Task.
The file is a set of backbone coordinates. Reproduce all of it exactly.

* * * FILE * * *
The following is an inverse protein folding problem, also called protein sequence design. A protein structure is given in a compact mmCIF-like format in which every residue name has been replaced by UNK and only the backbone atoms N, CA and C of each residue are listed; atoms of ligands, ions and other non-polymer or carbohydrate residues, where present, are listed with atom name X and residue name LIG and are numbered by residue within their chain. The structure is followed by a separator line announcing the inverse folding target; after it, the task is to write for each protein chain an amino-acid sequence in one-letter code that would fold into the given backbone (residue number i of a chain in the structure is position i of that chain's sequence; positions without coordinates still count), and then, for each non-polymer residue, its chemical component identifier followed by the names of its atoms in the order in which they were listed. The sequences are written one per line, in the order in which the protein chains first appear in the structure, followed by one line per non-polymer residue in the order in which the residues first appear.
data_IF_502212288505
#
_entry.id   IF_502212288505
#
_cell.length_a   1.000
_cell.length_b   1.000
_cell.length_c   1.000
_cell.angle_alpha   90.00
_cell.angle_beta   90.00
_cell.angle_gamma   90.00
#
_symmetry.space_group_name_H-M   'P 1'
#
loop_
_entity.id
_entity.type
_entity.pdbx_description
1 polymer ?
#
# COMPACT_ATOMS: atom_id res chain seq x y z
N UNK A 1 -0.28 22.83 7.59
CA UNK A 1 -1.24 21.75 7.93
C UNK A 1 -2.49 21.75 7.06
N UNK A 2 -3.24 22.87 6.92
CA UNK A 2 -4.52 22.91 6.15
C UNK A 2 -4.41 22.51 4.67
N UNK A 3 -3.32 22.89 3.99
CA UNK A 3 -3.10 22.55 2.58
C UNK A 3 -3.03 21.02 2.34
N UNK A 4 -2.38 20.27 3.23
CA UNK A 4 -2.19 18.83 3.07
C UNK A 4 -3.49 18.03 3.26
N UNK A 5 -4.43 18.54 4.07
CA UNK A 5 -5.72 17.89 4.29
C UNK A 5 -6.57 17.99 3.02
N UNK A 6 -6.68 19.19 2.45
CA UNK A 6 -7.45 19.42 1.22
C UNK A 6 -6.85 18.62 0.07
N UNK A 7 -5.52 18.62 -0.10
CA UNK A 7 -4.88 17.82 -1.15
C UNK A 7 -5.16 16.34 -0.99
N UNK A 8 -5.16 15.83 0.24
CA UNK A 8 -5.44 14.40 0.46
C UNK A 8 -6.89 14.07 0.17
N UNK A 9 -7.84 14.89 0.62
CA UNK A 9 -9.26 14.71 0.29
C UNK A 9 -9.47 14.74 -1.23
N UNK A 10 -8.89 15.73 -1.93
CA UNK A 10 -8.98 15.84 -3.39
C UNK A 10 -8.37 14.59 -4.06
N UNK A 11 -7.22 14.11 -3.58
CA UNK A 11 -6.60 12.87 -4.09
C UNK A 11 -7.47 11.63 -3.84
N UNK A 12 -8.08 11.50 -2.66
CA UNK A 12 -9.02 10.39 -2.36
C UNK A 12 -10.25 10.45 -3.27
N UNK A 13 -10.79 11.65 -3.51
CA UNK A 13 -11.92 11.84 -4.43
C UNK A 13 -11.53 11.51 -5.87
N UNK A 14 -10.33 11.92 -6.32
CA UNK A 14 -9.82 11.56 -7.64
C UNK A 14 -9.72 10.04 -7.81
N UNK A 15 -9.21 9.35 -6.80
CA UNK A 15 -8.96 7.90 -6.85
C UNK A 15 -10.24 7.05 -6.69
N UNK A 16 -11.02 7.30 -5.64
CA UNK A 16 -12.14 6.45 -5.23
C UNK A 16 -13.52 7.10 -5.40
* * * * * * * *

The following is an inverse protein folding problem, also called protein sequence design. A protein structure is given in a compact mmCIF-like format in which every residue name has been replaced by UNK and only the backbone atoms N, CA and C of each residue are listed; atoms of ligands, ions and other non-polymer or carbohydrate residues, where present, are listed with atom name X and residue name LIG and are numbered by residue within their chain. The structure is followed by a separator line announcing the inverse folding target; after it, the task is to write for each protein chain an amino-acid sequence in one-letter code that would fold into the given backbone (residue number i of a chain in the structure is position i of that chain's sequence; positions without coordinates still count), and then, for each non-polymer residue, its chemical component identifier followed by the names of its atoms in the order in which they were listed. The sequences are written one per line, in the order in which the protein chains first appear in the structure, followed by one line per non-polymer residue in the order in which the residues first appear.
data_IF_502212288505
#
_entry.id   IF_502212288505
#
_cell.length_a   1.000
_cell.length_b   1.000
_cell.length_c   1.000
_cell.angle_alpha   90.00
_cell.angle_beta   90.00
_cell.angle_gamma   90.00
#
_symmetry.space_group_name_H-M   'P 1'
#
loop_
_entity.id
_entity.type
_entity.pdbx_description
1 polymer ?
#
# COMPACT_ATOMS: atom_id res chain seq x y z
N UNK A 1 -0.28 22.83 7.59
CA UNK A 1 -1.24 21.75 7.93
C UNK A 1 -2.49 21.75 7.06
N UNK A 2 -3.24 22.87 6.92
CA UNK A 2 -4.52 22.91 6.15
C UNK A 2 -4.41 22.51 4.67
N UNK A 3 -3.32 22.89 3.99
CA UNK A 3 -3.10 22.55 2.58
C UNK A 3 -3.03 21.02 2.34
N UNK A 4 -2.38 20.27 3.23
CA UNK A 4 -2.19 18.83 3.07
C UNK A 4 -3.49 18.03 3.26
N UNK A 5 -4.43 18.54 4.07
CA UNK A 5 -5.72 17.89 4.29
C UNK A 5 -6.57 17.99 3.02
N UNK A 6 -6.68 19.19 2.45
CA UNK A 6 -7.45 19.42 1.22
C UNK A 6 -6.85 18.62 0.07
N UNK A 7 -5.52 18.62 -0.10
CA UNK A 7 -4.88 17.82 -1.15
C UNK A 7 -5.16 16.34 -0.99
N UNK A 8 -5.16 15.83 0.24
CA UNK A 8 -5.44 14.40 0.46
C UNK A 8 -6.89 14.07 0.17
N UNK A 9 -7.84 14.89 0.62
CA UNK A 9 -9.26 14.71 0.29
C UNK A 9 -9.47 14.74 -1.23
N UNK A 10 -8.89 15.73 -1.93
CA UNK A 10 -8.98 15.84 -3.39
C UNK A 10 -8.37 14.59 -4.06
N UNK A 11 -7.22 14.11 -3.58
CA UNK A 11 -6.60 12.87 -4.09
C UNK A 11 -7.47 11.63 -3.84
N UNK A 12 -8.08 11.50 -2.66
CA UNK A 12 -9.02 10.39 -2.36
C UNK A 12 -10.25 10.45 -3.27
N UNK A 13 -10.79 11.65 -3.51
CA UNK A 13 -11.92 11.84 -4.43
C UNK A 13 -11.53 11.51 -5.87
N UNK A 14 -10.33 11.92 -6.32
CA UNK A 14 -9.82 11.56 -7.64
C UNK A 14 -9.72 10.04 -7.81
N UNK A 15 -9.21 9.35 -6.80
CA UNK A 15 -8.96 7.90 -6.85
C UNK A 15 -10.24 7.05 -6.69
N UNK A 16 -11.02 7.30 -5.64
CA UNK A 16 -12.14 6.45 -5.23
C UNK A 16 -13.52 7.10 -5.40